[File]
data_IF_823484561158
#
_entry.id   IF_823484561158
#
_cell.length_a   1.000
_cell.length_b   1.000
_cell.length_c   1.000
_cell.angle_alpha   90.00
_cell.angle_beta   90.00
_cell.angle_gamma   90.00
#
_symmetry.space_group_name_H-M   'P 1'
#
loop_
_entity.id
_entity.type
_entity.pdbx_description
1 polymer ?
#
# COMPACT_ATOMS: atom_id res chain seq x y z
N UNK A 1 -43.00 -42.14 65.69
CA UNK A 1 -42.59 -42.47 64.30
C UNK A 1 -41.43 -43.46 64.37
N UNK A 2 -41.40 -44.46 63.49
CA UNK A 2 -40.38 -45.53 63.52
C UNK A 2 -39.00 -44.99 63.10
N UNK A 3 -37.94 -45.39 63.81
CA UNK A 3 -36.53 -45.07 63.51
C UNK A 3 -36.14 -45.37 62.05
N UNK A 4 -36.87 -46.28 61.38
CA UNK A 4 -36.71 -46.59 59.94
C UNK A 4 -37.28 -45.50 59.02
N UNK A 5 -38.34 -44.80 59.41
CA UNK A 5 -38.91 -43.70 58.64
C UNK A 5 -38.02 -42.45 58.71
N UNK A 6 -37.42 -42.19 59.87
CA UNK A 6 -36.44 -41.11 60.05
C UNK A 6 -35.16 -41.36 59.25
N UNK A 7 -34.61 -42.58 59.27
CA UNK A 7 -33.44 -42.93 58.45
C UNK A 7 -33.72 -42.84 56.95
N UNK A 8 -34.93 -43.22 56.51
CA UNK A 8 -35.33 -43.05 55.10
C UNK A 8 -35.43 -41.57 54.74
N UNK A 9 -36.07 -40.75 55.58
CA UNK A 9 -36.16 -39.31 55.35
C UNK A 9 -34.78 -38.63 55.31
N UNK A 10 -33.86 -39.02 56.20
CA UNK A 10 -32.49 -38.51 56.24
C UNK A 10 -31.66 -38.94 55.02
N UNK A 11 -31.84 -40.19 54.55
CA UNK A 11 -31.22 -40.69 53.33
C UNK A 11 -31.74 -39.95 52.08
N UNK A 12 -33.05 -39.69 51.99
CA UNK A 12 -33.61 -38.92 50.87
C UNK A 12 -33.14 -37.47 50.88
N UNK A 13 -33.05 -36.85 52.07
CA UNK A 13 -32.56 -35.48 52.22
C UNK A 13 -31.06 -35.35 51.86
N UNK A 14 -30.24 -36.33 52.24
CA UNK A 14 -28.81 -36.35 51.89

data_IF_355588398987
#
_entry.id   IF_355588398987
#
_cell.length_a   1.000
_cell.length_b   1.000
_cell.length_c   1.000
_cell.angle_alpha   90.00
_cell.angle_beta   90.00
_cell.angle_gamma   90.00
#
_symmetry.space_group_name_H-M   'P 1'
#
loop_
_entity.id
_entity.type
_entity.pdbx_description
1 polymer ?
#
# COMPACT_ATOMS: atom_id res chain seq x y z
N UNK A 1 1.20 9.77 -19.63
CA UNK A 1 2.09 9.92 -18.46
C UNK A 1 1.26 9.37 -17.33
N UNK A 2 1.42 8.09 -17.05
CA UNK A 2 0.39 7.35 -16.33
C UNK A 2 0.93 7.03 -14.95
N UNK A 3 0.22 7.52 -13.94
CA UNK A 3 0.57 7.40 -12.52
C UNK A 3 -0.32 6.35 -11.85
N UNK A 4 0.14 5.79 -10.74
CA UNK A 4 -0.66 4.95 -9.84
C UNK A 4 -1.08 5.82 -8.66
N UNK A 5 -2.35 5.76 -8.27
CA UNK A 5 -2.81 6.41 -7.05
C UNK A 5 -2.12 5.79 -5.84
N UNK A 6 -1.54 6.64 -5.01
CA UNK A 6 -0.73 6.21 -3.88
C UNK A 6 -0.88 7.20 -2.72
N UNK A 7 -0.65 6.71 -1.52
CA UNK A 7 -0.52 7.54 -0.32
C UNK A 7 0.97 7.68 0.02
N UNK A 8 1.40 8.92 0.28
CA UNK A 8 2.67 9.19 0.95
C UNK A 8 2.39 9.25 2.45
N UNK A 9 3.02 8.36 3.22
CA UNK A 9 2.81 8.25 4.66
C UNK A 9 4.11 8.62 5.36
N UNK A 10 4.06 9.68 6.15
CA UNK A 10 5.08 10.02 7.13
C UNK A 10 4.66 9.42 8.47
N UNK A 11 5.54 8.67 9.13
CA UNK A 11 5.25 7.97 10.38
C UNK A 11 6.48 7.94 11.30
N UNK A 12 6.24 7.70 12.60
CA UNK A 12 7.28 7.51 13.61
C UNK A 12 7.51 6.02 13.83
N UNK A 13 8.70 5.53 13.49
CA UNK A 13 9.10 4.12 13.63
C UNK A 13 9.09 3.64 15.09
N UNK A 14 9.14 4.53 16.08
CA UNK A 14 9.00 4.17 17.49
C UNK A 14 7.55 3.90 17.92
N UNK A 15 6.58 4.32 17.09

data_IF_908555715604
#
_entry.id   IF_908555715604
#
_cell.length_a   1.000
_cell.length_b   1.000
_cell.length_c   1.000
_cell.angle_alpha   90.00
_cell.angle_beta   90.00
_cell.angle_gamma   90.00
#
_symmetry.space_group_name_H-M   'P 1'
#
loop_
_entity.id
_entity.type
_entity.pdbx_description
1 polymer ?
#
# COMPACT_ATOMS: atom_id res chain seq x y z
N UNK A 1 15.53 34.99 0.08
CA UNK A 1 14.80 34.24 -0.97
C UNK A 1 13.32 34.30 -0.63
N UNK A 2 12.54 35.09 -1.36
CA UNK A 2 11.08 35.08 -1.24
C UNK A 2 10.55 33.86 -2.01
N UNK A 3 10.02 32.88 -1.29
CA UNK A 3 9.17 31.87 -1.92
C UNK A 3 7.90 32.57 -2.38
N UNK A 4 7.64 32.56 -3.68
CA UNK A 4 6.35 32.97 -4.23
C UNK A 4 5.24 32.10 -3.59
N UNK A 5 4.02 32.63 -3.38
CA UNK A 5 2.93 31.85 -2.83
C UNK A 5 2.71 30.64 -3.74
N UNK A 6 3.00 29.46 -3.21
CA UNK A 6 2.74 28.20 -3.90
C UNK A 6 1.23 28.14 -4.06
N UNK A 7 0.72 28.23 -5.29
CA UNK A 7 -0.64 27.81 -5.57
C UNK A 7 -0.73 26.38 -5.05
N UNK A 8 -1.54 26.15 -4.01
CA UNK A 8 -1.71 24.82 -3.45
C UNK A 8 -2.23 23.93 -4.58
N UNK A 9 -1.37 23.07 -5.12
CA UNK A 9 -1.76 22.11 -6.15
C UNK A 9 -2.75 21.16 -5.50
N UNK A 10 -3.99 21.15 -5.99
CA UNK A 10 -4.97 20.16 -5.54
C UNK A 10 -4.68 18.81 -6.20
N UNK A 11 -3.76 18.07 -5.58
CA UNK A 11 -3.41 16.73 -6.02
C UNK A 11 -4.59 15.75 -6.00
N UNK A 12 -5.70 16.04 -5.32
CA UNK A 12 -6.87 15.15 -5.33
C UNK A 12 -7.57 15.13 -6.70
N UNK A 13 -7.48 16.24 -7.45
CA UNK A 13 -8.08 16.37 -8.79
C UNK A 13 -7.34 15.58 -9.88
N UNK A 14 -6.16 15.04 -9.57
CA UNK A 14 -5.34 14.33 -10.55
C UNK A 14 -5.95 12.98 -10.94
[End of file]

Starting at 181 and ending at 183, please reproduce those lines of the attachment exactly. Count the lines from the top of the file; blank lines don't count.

N UNK A 13 -7.48 16.24 -7.45
CA UNK A 13 -8.08 16.37 -8.79
C UNK A 13 -7.34 15.58 -9.88